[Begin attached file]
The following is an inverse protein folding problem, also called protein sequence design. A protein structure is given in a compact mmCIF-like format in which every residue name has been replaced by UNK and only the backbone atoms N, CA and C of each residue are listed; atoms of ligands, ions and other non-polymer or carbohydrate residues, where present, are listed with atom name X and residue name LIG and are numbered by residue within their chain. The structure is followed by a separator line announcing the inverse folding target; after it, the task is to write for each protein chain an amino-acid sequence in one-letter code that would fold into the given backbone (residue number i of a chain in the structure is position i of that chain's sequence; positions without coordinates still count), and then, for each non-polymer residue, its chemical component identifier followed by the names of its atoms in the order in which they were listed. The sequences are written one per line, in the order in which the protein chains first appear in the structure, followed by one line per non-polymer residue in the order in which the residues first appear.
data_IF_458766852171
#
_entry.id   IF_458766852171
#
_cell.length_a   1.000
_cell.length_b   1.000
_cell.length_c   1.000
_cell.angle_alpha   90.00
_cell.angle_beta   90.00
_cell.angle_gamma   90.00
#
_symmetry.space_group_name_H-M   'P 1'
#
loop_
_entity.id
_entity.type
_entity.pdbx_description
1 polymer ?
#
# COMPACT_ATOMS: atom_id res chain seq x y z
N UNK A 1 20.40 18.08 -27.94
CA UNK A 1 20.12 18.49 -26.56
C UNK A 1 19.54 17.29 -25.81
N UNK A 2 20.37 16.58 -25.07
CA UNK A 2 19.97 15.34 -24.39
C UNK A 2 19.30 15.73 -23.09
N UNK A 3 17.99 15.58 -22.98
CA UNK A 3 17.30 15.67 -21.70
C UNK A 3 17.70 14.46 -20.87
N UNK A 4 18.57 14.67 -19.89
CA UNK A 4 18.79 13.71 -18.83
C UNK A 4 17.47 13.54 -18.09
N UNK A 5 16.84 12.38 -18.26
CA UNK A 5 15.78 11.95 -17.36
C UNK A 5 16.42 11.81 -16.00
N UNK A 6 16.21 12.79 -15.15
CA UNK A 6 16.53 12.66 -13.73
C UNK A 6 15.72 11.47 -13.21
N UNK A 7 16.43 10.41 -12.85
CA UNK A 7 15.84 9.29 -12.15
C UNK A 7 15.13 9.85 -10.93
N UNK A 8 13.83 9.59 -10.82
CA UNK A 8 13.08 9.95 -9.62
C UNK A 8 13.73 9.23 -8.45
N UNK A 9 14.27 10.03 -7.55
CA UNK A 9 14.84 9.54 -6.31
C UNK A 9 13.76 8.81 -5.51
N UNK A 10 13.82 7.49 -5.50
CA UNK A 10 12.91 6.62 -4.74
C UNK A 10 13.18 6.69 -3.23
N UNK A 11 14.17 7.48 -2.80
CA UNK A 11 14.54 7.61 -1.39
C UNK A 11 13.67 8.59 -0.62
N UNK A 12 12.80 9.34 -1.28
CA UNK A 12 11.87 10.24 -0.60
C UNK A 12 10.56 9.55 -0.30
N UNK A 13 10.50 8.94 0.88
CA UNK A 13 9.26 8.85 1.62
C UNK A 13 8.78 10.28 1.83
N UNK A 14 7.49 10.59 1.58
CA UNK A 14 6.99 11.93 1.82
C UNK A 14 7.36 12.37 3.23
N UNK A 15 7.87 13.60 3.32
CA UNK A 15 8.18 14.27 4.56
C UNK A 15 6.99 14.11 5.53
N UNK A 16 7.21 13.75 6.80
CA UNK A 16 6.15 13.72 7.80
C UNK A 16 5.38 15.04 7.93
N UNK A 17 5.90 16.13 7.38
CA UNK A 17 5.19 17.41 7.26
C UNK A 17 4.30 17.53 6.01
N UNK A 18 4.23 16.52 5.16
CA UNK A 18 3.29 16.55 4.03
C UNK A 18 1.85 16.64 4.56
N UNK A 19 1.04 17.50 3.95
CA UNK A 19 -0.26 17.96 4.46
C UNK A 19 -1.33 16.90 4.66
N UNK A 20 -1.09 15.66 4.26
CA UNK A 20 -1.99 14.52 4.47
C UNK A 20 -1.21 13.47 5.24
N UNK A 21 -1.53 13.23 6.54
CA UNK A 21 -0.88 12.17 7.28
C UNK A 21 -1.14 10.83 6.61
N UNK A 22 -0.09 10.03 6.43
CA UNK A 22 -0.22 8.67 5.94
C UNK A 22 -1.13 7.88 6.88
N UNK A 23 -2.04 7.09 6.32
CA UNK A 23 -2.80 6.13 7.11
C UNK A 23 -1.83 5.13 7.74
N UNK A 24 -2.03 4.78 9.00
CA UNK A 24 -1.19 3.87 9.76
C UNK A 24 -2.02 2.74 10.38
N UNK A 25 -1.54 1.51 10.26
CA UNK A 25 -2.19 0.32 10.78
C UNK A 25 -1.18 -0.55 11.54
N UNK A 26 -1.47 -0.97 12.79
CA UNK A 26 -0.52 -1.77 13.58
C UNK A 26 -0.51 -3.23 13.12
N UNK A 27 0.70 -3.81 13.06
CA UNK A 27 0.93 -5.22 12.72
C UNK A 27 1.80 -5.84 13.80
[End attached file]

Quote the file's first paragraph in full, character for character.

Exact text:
The following is an inverse protein folding problem, also called protein sequence design. A protein structure is given in a compact mmCIF-like format in which every residue name has been replaced by UNK and only the backbone atoms N, CA and C of each residue are listed; atoms of ligands, ions and other non-polymer or carbohydrate residues, where present, are listed with atom name X and residue name LIG and are numbered by residue within their chain. The structure is followed by a separator line announcing the inverse folding target; after it, the task is to write for each protein chain an amino-acid sequence in one-letter code that would fold into the given backbone (residue number i of a chain in the structure is position i of that chain's sequence; positions without coordinates still count), and then, for each non-polymer residue, its chemical component identifier followed by the names of its atoms in the order in which they were listed. The sequences are written one per line, in the order in which the protein chains first appear in the structure, followed by one line per non-polymer residue in the order in which the residues first appear.